Fostering a homeless shelter dog is one of the most rewarding things you can do. But when the time comes to let go, it can also be wrenching.
Once you’ve become attached to a sweet dog, it can bedifficult bordering onimpossible to say goodbye. Many people, recognizing their limitations, have told me flat-out that they couldn’t possibly foster because they quickly form a bond and cannot let go.
This is why so manyanimal rescuersbecome “foster failures” – i.e. they wind up adopting a dog they initially planned to house on a temporary basis. How do you say farewell to a creature you’ve fed and played with, medicated and cuddled? As one rescuer I know memorably said, “Failure never felt so good.”
But that doesn’t mean foster success feels less good.It feels great – and it frees up room in your home and heart for the next needy K9. But before you can experience the joy of foster success, first you -the foster caregiver – mustfacesome serious separation anxiety.And that ain’t easy.
As foster caregivers, we strive to do what’s in the best interest of the dog in question. And in the case of my beloved Lady Bug,the right thing to do was let go. So that’s what I did yesterday: Ientrusted herto an excellentrescue group that already has a beautiful permanent home lined up and waiting for the perfect Chihuahua.
Which is precisely what Bug is. I’ll never forget how calm she remained when the ceiling in my apartment fell in. Or how perfectly housetrained she is. Or her adorablehabit of jumping into my lap.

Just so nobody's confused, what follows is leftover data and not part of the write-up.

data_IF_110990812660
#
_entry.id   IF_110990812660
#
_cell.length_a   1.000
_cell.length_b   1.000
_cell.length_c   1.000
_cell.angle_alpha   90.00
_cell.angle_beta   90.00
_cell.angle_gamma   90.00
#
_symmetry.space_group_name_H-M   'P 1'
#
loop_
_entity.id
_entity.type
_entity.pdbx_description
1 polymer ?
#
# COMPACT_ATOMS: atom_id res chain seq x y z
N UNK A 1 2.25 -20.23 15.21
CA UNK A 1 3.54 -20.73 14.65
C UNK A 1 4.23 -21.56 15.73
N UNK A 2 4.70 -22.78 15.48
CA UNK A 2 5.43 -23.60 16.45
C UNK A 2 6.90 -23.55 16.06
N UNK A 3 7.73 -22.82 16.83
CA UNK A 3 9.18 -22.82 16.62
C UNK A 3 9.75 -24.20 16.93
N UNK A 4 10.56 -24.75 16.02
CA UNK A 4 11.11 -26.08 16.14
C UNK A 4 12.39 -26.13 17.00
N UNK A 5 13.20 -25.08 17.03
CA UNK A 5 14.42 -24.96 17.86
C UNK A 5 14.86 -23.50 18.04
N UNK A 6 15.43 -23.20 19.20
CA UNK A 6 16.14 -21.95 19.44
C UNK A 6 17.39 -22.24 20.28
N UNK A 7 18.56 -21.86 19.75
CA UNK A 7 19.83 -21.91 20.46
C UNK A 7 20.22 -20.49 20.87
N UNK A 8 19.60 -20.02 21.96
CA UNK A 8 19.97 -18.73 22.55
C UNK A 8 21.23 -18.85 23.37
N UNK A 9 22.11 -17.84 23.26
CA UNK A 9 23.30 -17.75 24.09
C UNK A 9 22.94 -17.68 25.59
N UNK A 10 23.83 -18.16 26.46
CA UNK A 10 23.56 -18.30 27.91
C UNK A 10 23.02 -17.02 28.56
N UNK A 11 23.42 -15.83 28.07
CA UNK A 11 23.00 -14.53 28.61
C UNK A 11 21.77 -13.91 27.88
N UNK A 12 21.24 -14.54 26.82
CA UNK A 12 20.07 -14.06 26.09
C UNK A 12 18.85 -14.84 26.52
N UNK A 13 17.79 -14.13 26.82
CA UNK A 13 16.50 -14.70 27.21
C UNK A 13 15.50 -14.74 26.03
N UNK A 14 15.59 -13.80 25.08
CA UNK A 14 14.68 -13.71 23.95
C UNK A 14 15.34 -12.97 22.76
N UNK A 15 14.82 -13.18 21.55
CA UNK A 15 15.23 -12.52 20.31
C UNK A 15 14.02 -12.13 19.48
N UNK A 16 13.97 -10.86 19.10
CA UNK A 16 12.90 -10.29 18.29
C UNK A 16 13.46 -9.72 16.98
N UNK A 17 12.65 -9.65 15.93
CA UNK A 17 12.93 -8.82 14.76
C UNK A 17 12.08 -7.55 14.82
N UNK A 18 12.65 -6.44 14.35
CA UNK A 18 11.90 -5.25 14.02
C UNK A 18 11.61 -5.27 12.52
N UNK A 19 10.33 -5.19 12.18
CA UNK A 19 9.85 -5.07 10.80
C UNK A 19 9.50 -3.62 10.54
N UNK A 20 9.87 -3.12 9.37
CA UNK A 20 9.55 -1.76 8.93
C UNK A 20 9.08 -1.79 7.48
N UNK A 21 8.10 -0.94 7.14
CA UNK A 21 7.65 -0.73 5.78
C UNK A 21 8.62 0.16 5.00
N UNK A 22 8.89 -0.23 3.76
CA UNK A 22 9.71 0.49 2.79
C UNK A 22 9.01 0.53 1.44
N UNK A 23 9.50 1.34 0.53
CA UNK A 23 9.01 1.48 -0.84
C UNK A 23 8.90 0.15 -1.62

I’m a big-dog person, and I’m a sucker for aK9 in need. That explains how I came to have 6 large dogs,each of them clamoring for my attention 24/7. My mother never fails to let me know that each one of my dogs wants to the the only dog. She always delivers this line with a disapprovingshake of her head, as if I’m subjecting the members of my pack to the worst kind of emotional torture imaginable.
Perhapsshe is right – unfortunately, like most Moms, she’s almost always right.
In my defense, I’ll say what I always tell my Mom: That mybig dogs enjoy each other’s company enormously. But Bug is a different story. Let’s just say she’s not a dog person; she’s a people person. She loves getting attention from members of the human species, and returns that attention a hundredfold. She fits my mother’s profile of a dog who wants to be an only child.Bug wanted me all to herself. And sadly, what with my prior commitment to my family of big dogs, this is not something Iwas able togive her.
I can, however, do my utmost to see to it that Bug gets exactly what she wants out of life:A wonderful, caring home in which she and her amazing, gravity-defyingears arethe radiant center of attention.
As we waited on my stoop for the car to come and pick her up, Bug nestled sweetly in my lap. I buried my face in her neck; she gave me passionate French-Mexican kisses, slipping her tongue into my mouth. It was always difficult to photograph her because she’s a constantly moving target, wiggling at high speeds andmoving her head from side to side to take in every detail of her surroundings.
This time, however, I was able to get some amazingly pensive shots of my little girl – that’s how relaxed she was. The most casual observer would’ve had a hard time not noticing how very attached to each other we’d become, my Love Bug and I.
I handedBug over to the driver, then ran inside to get her paperwork, postponing the inevitable for just a few minutes more. As I came back down the steps of my building, I nearly called the whole thing off when I sawBug sittingin the driver’s lap with her ears perked up, watching and waiting for me with laserlike focus.Her worried expressionnearly broke my heart! She clearly expected me tojoin herin the vehicle. But I maintained my resolve, handed over the papers, kissed her twomore times- then turned around andwent back inside.
I’ll give you the Bug update as soon as I have it. It’s hard to believe a creature weighing just 9 pounds could leave my heart so heavy by her absence. That littledog will be missed in no small way.